Animal Domestication: A Naga Perspective
The recent proposition of Ajit Singh Mofar, "We can make arrangements to catch such dogs ... send them to Nagaland, Mizoram and China where they are more needed," has sparkled a lot of issues. Besides, his prejudice may also disseminate. In this light it is important to make ‘others’ understand Naga eating habits and their culture of animal domestication.
Since time immemorial of the Nagas, they hunt, domesticate and eat meat. It is primarily because of abundant availability of wild animals (especially during their times of yore) and unfavourable geographical conditions (topography, climate, soil, etc) that restrict cultivation of vegetables. Like any other meat eating community, hunting and domestication of livestock are intrinsic to the tradition and nutrition of Nagas. Nagas also have traditionally defined community hunting. Such community meat would be equally shared among all village members and through traditional meat smoking and storing technique, the meat would last for weeks and even months. Smoked meat is stored in the same spirit as the mainstream Indians store wheat and rice. Many ‘outsiders’ who haven’t really seen and experienced Naga ways may relate it to gluttony but it is an intrinsic aspect of Naga culture of nourishment. However, due to awareness of wildlife conservation, except for fish, wild animals are not hunted through individual or organized community activity.
Domestication of dog, cattle, pig and chicken in Nagaland is a part of their animal husbandry. It is simply an extension of every school student’s essay - ‘Domestic Animal’. Every household in Nagaland domesticate some or at least one of these livestock. For those who don’t eat, it is a financial source as for instance a piglet is sold at about Rs. 2000 while a pup costs about Rs 500. As such, domestication of animals serves two fold purposes - food and money. While pork, fish, chicken and beef are popular delicacies, dog meat is consumed only by few. Those families that domesticate dogs as pet give them proper nutrition, love and care. In fact, Nagas are very well aware of the nature of love and affection they get from their pet dogs. Whether one gets back from tiring day’s work or from long absence, pet dogs welcome you home – they run around you wagging their tails as a sign of their immense unconditional love for their owners. They are very much a part of family and home for those who domesticate. In most homes in Nagaland, dogs are fed with the same food the owners eat - they only have separate plate and dining space.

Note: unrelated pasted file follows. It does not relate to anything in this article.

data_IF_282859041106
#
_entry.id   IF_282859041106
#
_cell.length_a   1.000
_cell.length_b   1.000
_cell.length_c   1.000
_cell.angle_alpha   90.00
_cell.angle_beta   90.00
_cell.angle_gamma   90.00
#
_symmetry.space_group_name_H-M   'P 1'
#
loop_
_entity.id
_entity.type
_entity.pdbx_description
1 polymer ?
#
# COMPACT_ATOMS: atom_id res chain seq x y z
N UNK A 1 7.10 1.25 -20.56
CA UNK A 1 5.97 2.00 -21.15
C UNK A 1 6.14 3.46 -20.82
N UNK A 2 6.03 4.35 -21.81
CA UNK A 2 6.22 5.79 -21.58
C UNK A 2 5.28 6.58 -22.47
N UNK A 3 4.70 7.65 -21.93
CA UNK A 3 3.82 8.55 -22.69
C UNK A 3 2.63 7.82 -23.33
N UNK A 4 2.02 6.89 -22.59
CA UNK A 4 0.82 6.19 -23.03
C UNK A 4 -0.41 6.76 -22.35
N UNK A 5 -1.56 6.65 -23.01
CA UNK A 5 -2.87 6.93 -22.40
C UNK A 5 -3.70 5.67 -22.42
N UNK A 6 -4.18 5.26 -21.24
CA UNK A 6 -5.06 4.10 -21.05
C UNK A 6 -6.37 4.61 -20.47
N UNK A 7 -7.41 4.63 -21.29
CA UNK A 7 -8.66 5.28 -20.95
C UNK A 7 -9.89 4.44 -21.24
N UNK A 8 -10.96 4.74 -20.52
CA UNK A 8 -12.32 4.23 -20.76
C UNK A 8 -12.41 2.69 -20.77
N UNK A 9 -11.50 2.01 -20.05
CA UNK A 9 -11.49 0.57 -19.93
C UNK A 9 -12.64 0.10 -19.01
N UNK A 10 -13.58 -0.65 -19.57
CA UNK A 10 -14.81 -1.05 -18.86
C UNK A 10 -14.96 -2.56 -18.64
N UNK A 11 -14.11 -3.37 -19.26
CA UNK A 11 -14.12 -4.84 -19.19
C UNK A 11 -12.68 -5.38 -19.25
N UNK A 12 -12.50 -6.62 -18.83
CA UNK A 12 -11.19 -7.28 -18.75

North-East India (Particularly Nagaland and Mizoram) don’t seem to have space in their streets or stomach for stray dogs of other states. It is to be made very clear that while very few eat dog meat in Nagaland, it is unimaginable for these few to have a try on stray dogs. Believe it or not, dog meat is not a delicacy in any household and does find place in any menu of hotel or restaurant in Nagaland. In fact, many Nagas don’t eat pork and beef sold in metro cities because of the unhygienic ways in which pigs and cattle are raised. The disgusting sight of unattended stray cattle and pigs in the cities and the kind of food they feed on makes it unimaginable for human consumption. There cannot be a better testament of Naga eating habits.
Having said these, far from being ‘derogatory’, Ajit Singh Mofar’s proposition to send stray dogs to Nagaland only surface his sheer ignorance of Naga Culture and his bankruptcy of ideas to tackle his state created ‘menace’ of stray dogs. Of course, the states of Nagaland and Mizoram, if approached in an amicable manner, may give practical training in animal domestication to any other state in India. Some families may also be ready to adopt them as pets and give care, love and proper nutrition.
(The writer can be reached at email@example.com)
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